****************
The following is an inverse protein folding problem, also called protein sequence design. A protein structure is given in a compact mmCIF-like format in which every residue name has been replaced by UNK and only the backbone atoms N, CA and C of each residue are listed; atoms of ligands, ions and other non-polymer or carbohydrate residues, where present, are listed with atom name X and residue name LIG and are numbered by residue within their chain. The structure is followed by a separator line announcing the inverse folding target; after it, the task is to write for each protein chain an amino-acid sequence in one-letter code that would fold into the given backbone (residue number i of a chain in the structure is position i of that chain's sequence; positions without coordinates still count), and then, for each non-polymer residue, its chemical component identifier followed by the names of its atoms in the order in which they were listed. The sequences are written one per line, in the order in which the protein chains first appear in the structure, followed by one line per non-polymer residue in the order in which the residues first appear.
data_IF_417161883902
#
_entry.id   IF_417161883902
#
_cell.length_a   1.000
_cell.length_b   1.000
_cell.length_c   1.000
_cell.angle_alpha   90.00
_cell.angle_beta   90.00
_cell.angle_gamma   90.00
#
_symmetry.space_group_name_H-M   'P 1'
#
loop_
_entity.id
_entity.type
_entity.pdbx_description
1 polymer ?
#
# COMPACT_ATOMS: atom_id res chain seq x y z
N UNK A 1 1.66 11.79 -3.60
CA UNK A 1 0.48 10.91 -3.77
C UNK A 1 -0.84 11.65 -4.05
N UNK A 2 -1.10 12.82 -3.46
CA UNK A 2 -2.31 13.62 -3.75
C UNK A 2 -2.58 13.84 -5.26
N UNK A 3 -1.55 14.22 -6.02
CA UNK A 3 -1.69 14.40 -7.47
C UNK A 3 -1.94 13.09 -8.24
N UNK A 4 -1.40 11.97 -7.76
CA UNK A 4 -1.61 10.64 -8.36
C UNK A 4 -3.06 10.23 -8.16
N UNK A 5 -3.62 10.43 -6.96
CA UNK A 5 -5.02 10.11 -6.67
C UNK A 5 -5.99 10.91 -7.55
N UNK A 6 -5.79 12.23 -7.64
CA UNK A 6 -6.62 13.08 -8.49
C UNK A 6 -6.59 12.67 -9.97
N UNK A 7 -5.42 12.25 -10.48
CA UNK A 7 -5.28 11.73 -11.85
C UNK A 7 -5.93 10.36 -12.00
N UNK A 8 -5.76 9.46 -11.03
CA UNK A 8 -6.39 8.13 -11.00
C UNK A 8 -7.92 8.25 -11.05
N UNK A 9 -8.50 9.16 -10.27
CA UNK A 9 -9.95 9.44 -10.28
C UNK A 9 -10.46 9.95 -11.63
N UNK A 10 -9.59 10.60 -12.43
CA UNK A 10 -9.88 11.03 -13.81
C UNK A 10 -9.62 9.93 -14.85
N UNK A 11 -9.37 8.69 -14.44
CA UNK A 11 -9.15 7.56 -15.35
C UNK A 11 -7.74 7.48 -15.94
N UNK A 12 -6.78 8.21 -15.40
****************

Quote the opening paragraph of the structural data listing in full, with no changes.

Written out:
The following is an inverse protein folding problem, also called protein sequence design. A protein structure is given in a compact mmCIF-like format in which every residue name has been replaced by UNK and only the backbone atoms N, CA and C of each residue are listed; atoms of ligands, ions and other non-polymer or carbohydrate residues, where present, are listed with atom name X and residue name LIG and are numbered by residue within their chain. The structure is followed by a separator line announcing the inverse folding target; after it, the task is to write for each protein chain an amino-acid sequence in one-letter code that would fold into the given backbone (residue number i of a chain in the structure is position i of that chain's sequence; positions without coordinates still count), and then, for each non-polymer residue, its chemical component identifier followed by the names of its atoms in the order in which they were listed. The sequences are written one per line, in the order in which the protein chains first appear in the structure, followed by one line per non-polymer residue in the order in which the residues first appear.